Quantitative increases tell a partial story about the quality of women's participation in higher education. Women students' reporting of sexual harassment has been noteworthy in a recent study that I directed on widening participation in higher education in Ghana and Tanzania. The hierarchical and gendered power relations within universities have naturalised a sexual contract in which some male academics consider it a right to demand sex with female students in return for grades. These practices of transactional sex involve spatial and cognitive injustice as they contribute to social pressures for women reflexively to minimise their visibility and academic performance. The construction of female sexuality as a commodity and an object of barter also produces negative female learner identities. If women fail, this is evidence of lack of academic abilities and preparedness for higher education. If they achieve, this is attributed to women's ‘favoured’ position in gendered academic markets.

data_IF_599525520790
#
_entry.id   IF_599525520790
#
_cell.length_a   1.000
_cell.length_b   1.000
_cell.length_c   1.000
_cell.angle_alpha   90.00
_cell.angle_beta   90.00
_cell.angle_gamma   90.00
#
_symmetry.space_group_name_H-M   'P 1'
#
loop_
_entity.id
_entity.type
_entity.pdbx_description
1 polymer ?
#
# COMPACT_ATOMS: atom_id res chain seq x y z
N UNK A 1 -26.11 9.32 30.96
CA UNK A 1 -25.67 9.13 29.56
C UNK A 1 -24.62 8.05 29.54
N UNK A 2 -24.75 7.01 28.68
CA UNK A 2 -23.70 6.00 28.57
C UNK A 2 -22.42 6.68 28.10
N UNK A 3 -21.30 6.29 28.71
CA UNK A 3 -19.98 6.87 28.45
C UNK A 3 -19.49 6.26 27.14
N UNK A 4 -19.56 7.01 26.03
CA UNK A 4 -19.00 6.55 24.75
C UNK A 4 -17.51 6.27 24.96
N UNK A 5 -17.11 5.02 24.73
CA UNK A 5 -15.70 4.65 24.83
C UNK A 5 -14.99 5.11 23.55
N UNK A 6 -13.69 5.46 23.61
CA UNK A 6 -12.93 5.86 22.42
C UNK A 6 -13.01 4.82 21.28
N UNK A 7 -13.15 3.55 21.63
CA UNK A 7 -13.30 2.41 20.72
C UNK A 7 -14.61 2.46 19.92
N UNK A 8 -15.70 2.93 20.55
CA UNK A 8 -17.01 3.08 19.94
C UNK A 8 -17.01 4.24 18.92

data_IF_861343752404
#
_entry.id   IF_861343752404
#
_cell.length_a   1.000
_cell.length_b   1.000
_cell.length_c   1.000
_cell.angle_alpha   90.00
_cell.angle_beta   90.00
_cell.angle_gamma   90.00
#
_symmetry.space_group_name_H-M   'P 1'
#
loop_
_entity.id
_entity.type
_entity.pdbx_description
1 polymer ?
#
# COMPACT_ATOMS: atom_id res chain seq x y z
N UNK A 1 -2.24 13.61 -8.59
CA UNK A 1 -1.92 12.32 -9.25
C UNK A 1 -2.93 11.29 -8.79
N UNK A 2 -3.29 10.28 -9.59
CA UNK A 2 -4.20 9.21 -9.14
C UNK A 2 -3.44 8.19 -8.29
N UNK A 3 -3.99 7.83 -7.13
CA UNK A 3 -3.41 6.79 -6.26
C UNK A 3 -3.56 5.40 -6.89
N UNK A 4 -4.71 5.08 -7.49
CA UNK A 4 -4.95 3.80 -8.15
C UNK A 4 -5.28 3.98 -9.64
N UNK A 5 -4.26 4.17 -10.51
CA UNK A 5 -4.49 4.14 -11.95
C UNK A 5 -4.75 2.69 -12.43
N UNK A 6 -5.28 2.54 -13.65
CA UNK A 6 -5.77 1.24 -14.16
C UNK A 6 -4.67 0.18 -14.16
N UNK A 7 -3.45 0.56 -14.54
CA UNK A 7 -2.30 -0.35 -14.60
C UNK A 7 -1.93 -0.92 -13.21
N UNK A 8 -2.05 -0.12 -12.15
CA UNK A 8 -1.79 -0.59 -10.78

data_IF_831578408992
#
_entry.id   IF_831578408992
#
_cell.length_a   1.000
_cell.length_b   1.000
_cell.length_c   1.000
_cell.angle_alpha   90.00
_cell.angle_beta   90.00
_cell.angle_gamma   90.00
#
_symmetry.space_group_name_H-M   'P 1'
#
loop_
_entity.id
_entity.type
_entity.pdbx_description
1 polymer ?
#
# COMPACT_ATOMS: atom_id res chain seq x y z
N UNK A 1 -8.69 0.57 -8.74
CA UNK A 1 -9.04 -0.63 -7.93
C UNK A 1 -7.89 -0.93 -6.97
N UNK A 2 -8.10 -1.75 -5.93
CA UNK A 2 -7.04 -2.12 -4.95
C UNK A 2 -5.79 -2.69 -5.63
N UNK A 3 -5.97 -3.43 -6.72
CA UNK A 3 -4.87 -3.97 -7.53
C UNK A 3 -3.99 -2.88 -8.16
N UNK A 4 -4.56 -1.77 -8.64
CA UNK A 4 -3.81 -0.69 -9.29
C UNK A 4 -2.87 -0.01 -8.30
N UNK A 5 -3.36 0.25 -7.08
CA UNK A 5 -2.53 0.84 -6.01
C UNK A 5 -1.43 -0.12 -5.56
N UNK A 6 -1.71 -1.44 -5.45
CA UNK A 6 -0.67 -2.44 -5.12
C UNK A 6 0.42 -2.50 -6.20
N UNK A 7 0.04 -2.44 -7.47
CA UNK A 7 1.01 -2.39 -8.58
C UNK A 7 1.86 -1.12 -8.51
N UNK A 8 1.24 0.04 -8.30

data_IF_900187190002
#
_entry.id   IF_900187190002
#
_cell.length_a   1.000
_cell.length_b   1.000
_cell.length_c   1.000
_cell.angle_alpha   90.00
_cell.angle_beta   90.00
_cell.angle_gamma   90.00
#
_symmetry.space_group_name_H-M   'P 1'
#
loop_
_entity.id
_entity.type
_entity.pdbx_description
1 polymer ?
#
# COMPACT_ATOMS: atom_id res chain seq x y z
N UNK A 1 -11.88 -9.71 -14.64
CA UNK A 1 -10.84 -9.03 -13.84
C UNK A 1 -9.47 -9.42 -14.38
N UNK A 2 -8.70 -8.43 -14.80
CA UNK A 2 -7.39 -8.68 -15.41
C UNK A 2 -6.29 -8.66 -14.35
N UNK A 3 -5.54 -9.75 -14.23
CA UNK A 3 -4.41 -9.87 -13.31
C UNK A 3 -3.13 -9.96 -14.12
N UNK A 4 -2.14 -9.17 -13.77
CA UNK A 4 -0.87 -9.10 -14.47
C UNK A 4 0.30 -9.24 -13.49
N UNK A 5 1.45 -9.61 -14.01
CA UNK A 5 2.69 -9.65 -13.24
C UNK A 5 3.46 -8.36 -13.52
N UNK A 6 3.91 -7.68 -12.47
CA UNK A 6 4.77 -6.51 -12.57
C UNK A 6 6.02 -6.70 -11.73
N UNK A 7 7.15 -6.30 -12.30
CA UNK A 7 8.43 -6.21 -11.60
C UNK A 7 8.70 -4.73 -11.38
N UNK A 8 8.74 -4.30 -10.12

Morley, L. Sex, grades and power in higher education in Ghana and Tanzania. Cambridge Journal of Education (2011) 41 (1) 101-115. [DOI: 10.1080/0305764X.2010.549453]
Sex, grades and power in higher education in Ghana and Tanzania